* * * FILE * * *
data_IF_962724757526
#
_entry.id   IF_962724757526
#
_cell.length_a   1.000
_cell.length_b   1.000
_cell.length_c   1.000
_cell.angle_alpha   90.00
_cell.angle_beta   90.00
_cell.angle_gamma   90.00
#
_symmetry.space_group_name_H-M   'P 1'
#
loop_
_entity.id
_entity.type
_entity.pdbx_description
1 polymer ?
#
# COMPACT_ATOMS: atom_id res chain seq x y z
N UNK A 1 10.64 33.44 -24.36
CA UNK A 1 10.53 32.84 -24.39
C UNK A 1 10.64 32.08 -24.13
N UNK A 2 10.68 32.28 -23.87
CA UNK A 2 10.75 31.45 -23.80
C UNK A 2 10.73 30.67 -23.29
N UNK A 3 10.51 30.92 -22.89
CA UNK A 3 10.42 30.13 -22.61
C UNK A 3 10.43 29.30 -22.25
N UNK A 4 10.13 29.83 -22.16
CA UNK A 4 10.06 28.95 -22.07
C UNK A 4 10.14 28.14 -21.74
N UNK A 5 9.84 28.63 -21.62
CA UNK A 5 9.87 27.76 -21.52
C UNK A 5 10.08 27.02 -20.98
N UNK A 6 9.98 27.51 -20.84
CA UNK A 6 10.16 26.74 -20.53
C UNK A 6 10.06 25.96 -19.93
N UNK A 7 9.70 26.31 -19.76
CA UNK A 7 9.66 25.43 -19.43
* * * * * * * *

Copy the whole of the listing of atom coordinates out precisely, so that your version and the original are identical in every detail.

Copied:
data_IF_962724757526
#
_entry.id   IF_962724757526
#
_cell.length_a   1.000
_cell.length_b   1.000
_cell.length_c   1.000
_cell.angle_alpha   90.00
_cell.angle_beta   90.00
_cell.angle_gamma   90.00
#
_symmetry.space_group_name_H-M   'P 1'
#
loop_
_entity.id
_entity.type
_entity.pdbx_description
1 polymer ?
#
# COMPACT_ATOMS: atom_id res chain seq x y z
N UNK A 1 10.64 33.44 -24.36
CA UNK A 1 10.53 32.84 -24.39
C UNK A 1 10.64 32.08 -24.13
N UNK A 2 10.68 32.28 -23.87
CA UNK A 2 10.75 31.45 -23.80
C UNK A 2 10.73 30.67 -23.29
N UNK A 3 10.51 30.92 -22.89
CA UNK A 3 10.42 30.13 -22.61
C UNK A 3 10.43 29.30 -22.25
N UNK A 4 10.13 29.83 -22.16
CA UNK A 4 10.06 28.95 -22.07
C UNK A 4 10.14 28.14 -21.74
N UNK A 5 9.84 28.63 -21.62
CA UNK A 5 9.87 27.76 -21.52
C UNK A 5 10.08 27.02 -20.98
N UNK A 6 9.98 27.51 -20.84
CA UNK A 6 10.16 26.74 -20.53
C UNK A 6 10.06 25.96 -19.93
N UNK A 7 9.70 26.31 -19.76
CA UNK A 7 9.66 25.43 -19.43